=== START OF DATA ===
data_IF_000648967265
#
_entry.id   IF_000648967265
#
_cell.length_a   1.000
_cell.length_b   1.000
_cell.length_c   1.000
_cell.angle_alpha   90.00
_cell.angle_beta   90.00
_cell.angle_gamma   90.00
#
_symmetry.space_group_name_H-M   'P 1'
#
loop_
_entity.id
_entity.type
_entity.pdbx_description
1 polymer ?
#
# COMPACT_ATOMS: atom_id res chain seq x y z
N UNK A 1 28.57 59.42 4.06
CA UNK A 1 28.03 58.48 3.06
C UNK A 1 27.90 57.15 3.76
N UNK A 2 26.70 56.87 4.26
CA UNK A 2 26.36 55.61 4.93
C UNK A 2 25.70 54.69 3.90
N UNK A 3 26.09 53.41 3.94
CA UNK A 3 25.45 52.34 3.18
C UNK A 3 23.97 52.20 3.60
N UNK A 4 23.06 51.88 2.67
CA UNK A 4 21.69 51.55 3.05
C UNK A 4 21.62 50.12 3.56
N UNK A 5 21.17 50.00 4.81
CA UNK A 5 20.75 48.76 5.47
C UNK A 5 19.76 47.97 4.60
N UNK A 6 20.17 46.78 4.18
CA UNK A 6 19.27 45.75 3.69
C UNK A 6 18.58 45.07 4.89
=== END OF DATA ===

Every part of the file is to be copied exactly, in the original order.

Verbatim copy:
data_IF_000648967265
#
_entry.id   IF_000648967265
#
_cell.length_a   1.000
_cell.length_b   1.000
_cell.length_c   1.000
_cell.angle_alpha   90.00
_cell.angle_beta   90.00
_cell.angle_gamma   90.00
#
_symmetry.space_group_name_H-M   'P 1'
#
loop_
_entity.id
_entity.type
_entity.pdbx_description
1 polymer ?
#
# COMPACT_ATOMS: atom_id res chain seq x y z
N UNK A 1 28.57 59.42 4.06
CA UNK A 1 28.03 58.48 3.06
C UNK A 1 27.90 57.15 3.76
N UNK A 2 26.70 56.87 4.26
CA UNK A 2 26.36 55.61 4.93
C UNK A 2 25.70 54.69 3.90
N UNK A 3 26.09 53.41 3.94
CA UNK A 3 25.45 52.34 3.18
C UNK A 3 23.97 52.20 3.60
N UNK A 4 23.06 51.88 2.67
CA UNK A 4 21.69 51.55 3.05
C UNK A 4 21.62 50.12 3.56
N UNK A 5 21.17 50.00 4.81
CA UNK A 5 20.75 48.76 5.47
C UNK A 5 19.76 47.97 4.60
N UNK A 6 20.17 46.78 4.18
CA UNK A 6 19.27 45.75 3.69
C UNK A 6 18.58 45.07 4.89